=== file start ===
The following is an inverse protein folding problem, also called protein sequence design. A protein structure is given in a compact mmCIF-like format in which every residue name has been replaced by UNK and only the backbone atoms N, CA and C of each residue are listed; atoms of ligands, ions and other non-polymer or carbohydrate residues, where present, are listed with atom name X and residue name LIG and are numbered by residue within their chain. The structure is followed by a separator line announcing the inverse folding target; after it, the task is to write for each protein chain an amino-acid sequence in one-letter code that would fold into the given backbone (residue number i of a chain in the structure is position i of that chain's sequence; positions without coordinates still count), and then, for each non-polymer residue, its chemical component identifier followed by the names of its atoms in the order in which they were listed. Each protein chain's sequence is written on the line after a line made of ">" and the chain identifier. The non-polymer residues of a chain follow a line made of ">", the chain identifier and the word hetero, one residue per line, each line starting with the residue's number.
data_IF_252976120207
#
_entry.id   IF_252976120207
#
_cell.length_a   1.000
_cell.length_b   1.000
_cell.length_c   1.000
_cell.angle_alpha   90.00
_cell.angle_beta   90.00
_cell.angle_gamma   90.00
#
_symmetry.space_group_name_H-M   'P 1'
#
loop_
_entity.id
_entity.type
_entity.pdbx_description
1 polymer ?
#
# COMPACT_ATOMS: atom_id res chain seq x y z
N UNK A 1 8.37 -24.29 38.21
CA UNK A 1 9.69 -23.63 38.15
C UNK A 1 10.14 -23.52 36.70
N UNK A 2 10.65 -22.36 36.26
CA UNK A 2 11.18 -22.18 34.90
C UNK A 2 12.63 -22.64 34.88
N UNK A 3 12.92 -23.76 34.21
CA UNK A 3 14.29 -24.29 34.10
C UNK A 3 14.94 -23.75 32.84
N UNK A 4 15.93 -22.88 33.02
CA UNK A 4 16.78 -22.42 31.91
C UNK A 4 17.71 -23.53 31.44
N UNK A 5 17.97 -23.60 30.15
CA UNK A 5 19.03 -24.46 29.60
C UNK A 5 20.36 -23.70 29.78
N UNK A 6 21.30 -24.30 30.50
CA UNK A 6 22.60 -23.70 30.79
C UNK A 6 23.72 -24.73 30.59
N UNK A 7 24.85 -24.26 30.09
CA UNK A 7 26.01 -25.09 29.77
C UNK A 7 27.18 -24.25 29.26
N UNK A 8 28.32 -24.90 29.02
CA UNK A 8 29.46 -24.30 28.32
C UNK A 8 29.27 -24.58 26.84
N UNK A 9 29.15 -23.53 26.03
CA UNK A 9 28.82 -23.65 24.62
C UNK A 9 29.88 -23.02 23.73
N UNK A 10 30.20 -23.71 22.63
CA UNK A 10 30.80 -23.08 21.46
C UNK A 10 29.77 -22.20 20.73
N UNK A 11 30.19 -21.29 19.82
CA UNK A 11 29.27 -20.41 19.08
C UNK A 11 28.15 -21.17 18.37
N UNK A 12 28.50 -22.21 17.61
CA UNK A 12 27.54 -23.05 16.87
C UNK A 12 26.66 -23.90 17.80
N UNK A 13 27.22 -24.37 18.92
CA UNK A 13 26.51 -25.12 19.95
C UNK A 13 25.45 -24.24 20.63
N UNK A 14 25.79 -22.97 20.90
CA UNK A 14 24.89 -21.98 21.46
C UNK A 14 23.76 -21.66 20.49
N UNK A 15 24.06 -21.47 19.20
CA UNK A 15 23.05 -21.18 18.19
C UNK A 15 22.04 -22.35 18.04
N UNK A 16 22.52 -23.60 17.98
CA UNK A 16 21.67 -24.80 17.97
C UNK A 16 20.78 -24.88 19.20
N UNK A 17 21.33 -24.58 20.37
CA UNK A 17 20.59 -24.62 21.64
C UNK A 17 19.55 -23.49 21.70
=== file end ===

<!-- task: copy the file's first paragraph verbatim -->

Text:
The following is an inverse protein folding problem, also called protein sequence design. A protein structure is given in a compact mmCIF-like format in which every residue name has been replaced by UNK and only the backbone atoms N, CA and C of each residue are listed; atoms of ligands, ions and other non-polymer or carbohydrate residues, where present, are listed with atom name X and residue name LIG and are numbered by residue within their chain. The structure is followed by a separator line announcing the inverse folding target; after it, the task is to write for each protein chain an amino-acid sequence in one-letter code that would fold into the given backbone (residue number i of a chain in the structure is position i of that chain's sequence; positions without coordinates still count), and then, for each non-polymer residue, its chemical component identifier followed by the names of its atoms in the order in which they were listed. Each protein chain's sequence is written on the line after a line made of ">" and the chain identifier. The non-polymer residues of a chain follow a line made of ">", the chain identifier and the word hetero, one residue per line, each line starting with the residue's number.